By: Carmen Willings
It is important to document print reading rates to evaluate reading efficiency and academic achievement in order to determine the appropriateness of print as the primary literacy medium. The TVI should document whether the student is completing tasks efficiently through print, making academic progress within a reasonable time compared to sighted peers. The students reading should be assessed using the reading media of choice and using low vision devices.
Although ongoing short passage assessments are helpful, they don’t indicate if visual fatigue is a concern for the student. For this reason it is important to evaluate the student’s reading when reading lengthier passages and/or collaborate with classroom teachers to evaluate how a student performs when taking longer assessments. If a student experiences fatigue by the end of the day, it may be helpful to evaluate the student in the morning and compare to the reading level at the end of the day.
The student’s overall academic achievement should be considered as well as how the student has performed on state competency tests, and other standardized achievement tests. The magnitude of the gap between the student’s reading and the student’s sighted peers should be considered when determining appropriate reading media. Some possible solutions identified on p. 262 of Foundations of Low Vision: Clinical and Functional Perspectives by AFB, could include one of the following:
There are many reading rate charts that are available by searching the internet. Fountas & Pinnell, a commonly reading assessment tool used in schools identifies the following expected Oral Reading Rates (Words per Minute) at grade and instructional levels:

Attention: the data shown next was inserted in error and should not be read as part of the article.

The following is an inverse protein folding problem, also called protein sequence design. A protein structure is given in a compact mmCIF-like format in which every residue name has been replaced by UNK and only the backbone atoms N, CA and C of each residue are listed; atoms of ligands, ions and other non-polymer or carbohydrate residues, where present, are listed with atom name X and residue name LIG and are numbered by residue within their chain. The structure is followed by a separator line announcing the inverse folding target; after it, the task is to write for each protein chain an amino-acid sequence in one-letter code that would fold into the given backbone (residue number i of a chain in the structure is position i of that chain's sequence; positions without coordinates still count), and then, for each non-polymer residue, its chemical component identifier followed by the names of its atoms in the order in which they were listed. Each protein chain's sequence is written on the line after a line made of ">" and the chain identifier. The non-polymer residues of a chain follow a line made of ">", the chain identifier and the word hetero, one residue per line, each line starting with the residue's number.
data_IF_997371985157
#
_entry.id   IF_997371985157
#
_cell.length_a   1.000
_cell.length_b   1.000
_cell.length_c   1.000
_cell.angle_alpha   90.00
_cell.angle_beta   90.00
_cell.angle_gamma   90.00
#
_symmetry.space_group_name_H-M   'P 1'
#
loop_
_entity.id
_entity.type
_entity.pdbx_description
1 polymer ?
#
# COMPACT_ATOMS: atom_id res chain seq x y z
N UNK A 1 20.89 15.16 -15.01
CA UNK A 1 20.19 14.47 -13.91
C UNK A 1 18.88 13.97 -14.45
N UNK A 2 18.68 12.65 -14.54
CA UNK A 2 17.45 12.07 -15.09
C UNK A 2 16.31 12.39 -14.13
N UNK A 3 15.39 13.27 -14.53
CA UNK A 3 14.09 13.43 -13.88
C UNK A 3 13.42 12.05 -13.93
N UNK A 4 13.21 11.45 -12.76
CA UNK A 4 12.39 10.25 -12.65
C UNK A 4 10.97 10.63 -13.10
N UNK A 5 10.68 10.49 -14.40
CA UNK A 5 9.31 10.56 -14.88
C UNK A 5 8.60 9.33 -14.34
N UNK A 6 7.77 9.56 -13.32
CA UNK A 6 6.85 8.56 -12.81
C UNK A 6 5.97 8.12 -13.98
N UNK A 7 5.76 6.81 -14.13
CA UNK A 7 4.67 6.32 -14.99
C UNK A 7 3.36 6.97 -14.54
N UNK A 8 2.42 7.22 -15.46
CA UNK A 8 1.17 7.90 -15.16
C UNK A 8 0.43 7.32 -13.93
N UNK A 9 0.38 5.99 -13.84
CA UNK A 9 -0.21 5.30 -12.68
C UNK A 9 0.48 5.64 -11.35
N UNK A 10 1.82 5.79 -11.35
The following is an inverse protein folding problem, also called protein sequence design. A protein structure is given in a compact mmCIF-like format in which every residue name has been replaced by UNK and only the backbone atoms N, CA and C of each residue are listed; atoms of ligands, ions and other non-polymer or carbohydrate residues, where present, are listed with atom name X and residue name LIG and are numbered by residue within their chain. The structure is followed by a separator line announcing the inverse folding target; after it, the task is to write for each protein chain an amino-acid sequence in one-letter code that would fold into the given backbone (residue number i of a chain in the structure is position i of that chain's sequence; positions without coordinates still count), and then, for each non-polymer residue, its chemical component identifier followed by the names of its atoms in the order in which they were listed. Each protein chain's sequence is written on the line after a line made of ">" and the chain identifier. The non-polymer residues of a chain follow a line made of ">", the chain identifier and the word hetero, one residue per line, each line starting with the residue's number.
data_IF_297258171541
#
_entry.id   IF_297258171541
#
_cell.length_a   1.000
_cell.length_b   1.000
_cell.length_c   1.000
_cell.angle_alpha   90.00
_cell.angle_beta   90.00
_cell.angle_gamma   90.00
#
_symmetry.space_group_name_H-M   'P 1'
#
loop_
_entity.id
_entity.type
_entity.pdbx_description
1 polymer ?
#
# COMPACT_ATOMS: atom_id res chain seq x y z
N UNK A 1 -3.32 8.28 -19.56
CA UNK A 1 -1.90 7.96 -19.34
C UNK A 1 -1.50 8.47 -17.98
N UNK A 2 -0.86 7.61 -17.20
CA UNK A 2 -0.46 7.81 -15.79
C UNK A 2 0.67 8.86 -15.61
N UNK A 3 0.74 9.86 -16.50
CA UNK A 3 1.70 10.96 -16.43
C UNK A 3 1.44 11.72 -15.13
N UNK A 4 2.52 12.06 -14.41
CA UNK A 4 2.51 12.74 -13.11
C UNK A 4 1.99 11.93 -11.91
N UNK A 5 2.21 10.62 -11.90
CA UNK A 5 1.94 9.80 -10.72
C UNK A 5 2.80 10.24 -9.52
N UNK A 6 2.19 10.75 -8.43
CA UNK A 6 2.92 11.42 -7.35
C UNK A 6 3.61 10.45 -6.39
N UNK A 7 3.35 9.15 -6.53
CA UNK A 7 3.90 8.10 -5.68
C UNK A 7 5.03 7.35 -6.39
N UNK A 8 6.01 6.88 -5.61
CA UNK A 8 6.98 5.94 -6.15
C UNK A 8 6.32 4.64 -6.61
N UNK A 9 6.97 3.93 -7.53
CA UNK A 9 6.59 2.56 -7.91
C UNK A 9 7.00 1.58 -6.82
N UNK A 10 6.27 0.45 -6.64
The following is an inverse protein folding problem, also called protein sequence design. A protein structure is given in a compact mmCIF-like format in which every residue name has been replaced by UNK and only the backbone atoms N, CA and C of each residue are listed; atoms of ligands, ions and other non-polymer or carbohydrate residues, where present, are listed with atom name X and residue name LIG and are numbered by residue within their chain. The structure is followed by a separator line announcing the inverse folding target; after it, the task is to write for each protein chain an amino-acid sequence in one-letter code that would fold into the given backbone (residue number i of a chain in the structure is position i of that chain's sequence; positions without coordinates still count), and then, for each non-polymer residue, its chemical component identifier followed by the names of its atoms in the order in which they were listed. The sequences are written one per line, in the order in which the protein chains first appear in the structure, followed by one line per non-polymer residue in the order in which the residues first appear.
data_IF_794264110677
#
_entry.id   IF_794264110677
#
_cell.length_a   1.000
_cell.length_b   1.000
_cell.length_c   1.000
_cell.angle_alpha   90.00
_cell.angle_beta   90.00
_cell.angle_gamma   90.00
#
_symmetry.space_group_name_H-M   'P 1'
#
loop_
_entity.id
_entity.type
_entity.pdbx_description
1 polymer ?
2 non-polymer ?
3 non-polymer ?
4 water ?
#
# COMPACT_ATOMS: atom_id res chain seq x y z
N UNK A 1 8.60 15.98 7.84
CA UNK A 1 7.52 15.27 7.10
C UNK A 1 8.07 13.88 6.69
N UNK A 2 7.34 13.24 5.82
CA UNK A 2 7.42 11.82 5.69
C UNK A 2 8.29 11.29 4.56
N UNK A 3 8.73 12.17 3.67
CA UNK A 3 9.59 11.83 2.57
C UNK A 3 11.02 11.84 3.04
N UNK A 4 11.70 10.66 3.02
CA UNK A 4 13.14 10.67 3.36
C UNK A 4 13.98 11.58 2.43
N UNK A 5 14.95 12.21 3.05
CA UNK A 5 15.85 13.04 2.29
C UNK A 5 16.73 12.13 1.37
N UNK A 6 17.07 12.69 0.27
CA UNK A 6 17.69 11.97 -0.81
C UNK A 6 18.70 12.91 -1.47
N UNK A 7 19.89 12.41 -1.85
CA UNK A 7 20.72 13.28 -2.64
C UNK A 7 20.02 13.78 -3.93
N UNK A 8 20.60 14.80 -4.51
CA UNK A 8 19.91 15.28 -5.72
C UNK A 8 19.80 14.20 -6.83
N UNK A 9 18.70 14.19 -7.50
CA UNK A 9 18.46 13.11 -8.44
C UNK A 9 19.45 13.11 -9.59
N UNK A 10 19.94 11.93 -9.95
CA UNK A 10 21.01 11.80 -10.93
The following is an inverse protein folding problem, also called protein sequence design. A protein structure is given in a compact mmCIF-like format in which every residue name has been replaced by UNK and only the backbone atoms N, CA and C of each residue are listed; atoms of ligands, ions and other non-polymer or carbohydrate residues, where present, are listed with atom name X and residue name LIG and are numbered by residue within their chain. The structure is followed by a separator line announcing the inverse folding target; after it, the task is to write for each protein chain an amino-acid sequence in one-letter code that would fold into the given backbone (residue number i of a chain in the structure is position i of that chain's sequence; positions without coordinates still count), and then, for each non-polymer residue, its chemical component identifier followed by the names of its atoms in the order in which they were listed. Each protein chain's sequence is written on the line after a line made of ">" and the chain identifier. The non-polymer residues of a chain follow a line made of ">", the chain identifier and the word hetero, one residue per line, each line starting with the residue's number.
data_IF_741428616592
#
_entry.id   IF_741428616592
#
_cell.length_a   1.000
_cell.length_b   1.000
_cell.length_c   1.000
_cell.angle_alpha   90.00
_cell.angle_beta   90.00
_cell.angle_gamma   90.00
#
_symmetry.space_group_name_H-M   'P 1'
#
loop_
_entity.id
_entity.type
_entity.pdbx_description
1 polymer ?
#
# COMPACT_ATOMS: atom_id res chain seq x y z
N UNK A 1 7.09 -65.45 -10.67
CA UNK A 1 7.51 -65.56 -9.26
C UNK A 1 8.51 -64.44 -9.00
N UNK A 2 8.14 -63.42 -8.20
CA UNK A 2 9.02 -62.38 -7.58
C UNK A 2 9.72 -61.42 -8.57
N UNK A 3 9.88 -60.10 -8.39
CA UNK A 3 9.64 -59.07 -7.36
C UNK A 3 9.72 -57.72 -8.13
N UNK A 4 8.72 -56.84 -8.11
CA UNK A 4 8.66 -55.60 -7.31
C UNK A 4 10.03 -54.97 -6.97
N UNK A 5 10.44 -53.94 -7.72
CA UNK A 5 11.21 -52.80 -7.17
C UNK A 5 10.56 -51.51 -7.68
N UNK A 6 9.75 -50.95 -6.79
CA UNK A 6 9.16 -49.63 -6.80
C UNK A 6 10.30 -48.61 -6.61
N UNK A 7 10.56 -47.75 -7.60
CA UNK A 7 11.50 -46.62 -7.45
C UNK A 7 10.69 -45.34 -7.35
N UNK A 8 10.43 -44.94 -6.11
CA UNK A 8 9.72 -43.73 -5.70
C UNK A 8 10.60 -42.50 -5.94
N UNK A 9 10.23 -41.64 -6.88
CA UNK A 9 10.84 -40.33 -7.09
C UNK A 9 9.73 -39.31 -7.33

These averages appear slightly higher than other reading charts and reflect rates of students with unimpaired vision. The following describes the typical oral and silent reading rates for students without visual impairments found in Foundations of Low Vision: Clinical and Functional Perspectives by Corn and Koenig.
In general, to measure a student’s oral reading rate and to get the number of words read per minute, record the number of seconds the student needs to read the passage. Divide the number of words in the passage by the number of seconds needed to read each selection, then multiply the quotient by 60 to determine words per minute. Alternatively, divide the number of words in the passage by the number of minutes spent reading to determine the words per minute.
It is very common for students with visual impairments to have a slower reading rate but the team should look at whether the student is making adequate progress from year to year and whether they can compete with sighted peers.
Basic Reading Inventory ("Johns") is a popular informal reading inventory. Large Print and Braille reading lists and reading passages are now available from APH. It helps determine a student's instructional, independent, and frustration reading levels & listening levels based on speed, accuracy, and comprehension. This tool helps determine the most effective literacy modalities for students with visual impairments.
A great resource on conducting Learning Media Assessments is the Texas School for the Blind (TSBVI) Learning Media Assessment.
Functional Vision & Learning Media Assessment (FVLMA) is an assessment tool, available from APH, that helps practitioners gather, store, track, and analyze information regarding students' functional vision and appropriate learning media.